April 12, 2019
The Importance of a Quality Employee Handbook
by Michelle Lanham, Esq., The Lanham Law Firm, LLC & Jason Dawicke, Esq., Dawicke Law, LLC
As plaintiffs’ employment counsel, I have reviewed myriad employee handbooks. Most employers whom I’ve encountered have a handbook. Some are quite good, some merely adequate and some leave much to be desired. Although employee handbooks are recommended, I submit that a poorly drafted handbook is worse than no handbook at all.
When considering creating a handbook, understand that there is no universal template. One size most definitely does not fit all. Some large employers have handbooks extending hundreds of pages in three-ring binders. Small and medium-sized employers certainly don’t require such detailed policies. Thus, my best advice to any employer looking to implement a handbook is to tailor it to your organization’s specific needs. For instance, does a small, white-collar organization really require the same multi-page, detailed drug testing policy that a manufacturing plant may include?
Although organizations have a lot of flexibility in deciding what material to include or exclude from employee handbooks, there are certain topics that must be included, such as:
Sexual Harassment and Anti-Discrimination Policies: It is incumbent to include both (1) A well-drafted policy outlining the organization’s (presumably) zero tolerance respecting sexual harassment and other forms of unlawful discrimination, and (2) A clear mechanism for employees to report any perceived harassment (e.g. to HR or through an anonymous hotline).
Leave Policies: While some employee leave policies are discretionary, others, such as the Family Medical Leave Act (applicable to employers with 50 or more employees), are mandatory. Hence, it is a good idea to have a well-drafted leave policy outlining all permissible leave (sick, vacation, PTO) and any mandated leave (FMLA).
Disclaimer Language: While there is no law requiring this, it would be extremely foolish not to include a clear, prominent disclaimer that the policies in your handbook are merely guidelines and subject to change with or without notice. The disclaimer should also contain a statement that the handbook is not a contract and employment is at-will.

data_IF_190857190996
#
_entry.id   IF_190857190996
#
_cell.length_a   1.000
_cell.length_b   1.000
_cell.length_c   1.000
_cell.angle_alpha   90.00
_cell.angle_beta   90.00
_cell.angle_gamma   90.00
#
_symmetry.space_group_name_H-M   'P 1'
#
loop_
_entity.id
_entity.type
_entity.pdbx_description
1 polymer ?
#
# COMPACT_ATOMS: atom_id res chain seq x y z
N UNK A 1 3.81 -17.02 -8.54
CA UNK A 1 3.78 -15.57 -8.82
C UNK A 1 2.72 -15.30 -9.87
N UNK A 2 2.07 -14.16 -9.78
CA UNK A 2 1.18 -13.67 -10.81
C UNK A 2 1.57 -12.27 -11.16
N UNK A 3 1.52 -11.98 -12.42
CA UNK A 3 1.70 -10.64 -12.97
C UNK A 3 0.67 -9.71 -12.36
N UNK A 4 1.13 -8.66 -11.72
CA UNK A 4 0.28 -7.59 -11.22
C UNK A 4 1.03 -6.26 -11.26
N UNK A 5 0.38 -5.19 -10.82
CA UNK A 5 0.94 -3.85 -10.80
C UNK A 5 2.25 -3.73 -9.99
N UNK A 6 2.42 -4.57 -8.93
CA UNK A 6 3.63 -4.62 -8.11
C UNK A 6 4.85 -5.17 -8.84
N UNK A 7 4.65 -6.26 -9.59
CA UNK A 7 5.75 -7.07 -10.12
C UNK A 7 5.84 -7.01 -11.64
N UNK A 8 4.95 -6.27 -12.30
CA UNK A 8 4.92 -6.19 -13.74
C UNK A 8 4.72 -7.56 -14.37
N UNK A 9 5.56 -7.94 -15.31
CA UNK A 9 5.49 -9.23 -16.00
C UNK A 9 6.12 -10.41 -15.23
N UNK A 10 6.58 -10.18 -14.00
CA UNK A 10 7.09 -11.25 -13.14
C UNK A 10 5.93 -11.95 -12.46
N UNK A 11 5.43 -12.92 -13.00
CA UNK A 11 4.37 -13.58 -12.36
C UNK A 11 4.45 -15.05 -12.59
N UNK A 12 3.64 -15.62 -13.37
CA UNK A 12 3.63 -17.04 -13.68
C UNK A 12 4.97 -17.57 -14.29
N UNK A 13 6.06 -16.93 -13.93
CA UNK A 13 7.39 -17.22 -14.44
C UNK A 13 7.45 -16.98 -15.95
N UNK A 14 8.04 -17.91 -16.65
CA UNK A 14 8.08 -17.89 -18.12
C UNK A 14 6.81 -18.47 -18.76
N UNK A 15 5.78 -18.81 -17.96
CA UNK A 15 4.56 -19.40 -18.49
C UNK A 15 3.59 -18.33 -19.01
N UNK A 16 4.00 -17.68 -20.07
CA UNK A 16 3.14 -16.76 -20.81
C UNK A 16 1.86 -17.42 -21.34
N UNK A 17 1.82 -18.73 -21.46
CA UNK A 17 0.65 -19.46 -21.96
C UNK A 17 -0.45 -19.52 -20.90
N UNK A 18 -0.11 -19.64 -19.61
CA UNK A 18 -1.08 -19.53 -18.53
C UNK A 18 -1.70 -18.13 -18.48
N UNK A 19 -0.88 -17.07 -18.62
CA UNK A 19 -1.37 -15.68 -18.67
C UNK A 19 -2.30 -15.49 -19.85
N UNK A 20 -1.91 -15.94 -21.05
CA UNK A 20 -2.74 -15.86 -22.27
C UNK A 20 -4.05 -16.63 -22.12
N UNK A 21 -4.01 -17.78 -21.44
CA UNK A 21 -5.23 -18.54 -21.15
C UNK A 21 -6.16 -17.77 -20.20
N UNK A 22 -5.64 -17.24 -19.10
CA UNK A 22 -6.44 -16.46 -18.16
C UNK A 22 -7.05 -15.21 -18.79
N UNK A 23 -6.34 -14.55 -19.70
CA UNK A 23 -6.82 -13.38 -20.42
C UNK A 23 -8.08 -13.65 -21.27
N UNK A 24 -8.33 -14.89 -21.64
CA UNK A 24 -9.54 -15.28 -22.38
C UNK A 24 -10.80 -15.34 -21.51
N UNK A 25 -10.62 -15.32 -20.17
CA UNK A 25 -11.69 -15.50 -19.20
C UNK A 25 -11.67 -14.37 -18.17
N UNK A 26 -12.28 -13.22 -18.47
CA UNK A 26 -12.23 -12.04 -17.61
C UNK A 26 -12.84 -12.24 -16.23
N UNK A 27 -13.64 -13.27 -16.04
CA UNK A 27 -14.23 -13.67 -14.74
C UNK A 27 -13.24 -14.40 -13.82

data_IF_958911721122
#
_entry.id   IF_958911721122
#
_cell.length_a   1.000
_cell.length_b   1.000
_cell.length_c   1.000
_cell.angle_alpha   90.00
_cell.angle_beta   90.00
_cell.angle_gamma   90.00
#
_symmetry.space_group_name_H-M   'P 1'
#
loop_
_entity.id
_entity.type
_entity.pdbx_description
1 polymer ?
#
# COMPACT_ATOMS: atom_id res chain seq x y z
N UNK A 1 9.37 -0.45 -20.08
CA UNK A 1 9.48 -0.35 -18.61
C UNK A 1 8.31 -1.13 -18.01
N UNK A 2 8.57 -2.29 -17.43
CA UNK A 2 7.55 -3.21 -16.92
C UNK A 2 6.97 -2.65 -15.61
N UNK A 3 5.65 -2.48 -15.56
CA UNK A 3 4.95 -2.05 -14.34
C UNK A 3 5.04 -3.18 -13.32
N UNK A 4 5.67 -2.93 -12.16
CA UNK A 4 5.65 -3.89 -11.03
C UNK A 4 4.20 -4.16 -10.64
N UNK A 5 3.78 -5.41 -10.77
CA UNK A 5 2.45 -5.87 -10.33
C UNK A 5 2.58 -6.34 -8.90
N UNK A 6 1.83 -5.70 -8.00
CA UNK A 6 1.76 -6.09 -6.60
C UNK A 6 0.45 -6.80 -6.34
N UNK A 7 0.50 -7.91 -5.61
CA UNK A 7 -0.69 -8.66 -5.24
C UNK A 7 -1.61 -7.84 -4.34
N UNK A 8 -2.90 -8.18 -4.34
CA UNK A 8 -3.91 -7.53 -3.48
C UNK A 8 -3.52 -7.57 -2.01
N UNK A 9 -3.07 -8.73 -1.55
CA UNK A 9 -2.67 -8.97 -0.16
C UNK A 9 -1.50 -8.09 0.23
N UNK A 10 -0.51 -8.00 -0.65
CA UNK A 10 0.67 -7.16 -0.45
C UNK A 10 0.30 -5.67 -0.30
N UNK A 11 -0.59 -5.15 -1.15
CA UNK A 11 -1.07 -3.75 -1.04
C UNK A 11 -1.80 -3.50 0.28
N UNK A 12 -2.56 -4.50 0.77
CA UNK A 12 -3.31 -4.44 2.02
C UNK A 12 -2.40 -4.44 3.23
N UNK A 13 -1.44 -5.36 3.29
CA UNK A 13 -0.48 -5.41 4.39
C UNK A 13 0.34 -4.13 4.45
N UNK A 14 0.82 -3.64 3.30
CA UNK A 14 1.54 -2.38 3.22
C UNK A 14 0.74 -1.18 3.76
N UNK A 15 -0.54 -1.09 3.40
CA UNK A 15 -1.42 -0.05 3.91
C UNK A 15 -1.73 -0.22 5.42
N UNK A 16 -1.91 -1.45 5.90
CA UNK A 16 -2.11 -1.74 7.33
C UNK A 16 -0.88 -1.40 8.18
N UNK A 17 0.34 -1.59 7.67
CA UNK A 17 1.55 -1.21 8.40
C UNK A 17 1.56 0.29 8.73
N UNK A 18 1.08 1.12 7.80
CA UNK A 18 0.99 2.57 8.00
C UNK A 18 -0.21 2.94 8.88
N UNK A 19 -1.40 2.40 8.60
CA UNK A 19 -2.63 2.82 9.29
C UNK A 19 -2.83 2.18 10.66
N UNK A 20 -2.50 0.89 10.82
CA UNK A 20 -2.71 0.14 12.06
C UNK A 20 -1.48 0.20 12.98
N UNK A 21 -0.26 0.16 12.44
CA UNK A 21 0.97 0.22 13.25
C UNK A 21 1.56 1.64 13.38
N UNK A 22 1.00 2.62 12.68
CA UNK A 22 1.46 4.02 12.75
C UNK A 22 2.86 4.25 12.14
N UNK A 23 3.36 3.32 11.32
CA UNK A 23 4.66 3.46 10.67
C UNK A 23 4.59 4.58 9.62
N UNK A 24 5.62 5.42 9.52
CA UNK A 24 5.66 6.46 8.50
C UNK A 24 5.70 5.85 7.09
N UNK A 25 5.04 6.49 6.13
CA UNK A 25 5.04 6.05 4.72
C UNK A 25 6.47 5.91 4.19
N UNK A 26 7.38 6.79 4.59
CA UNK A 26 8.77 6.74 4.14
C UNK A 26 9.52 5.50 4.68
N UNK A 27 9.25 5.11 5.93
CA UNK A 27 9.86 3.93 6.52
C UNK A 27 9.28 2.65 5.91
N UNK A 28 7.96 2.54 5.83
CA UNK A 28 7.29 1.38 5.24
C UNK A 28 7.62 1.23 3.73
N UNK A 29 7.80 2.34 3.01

Once you have created and disseminated your handbook, make sure to adhere to its policies. It is amazing how often I encounter a detailed progressive disciplinary procedure that the employer failed to follow – either because it bypassed certain steps or because it afforded select employees additional chances. While disclaimers allowing organizations to bypass one or more steps in discipline enforcement may be sufficient in protecting the employer from wrongful discharge claims, failure to maintain uniform enforcement could create internal strife amongst employees. It also could lead to increased unemployment insurance premiums if the separated employee successfully demonstrates that the company ignored its own policies.
Finally, regularly review your handbook to ensure that it complies with all current employment laws. I recently reviewed an employee handbook that was so outdated that it described the designated smoking areas within its plant. The Ohio Statewide Smoking Ban went into effect in 2006, so well over a decade had passed since employment counsel reviewed the organization’s handbook. Avoid making this mistake. Be sure to have an employment attorney review your handbook at least annually.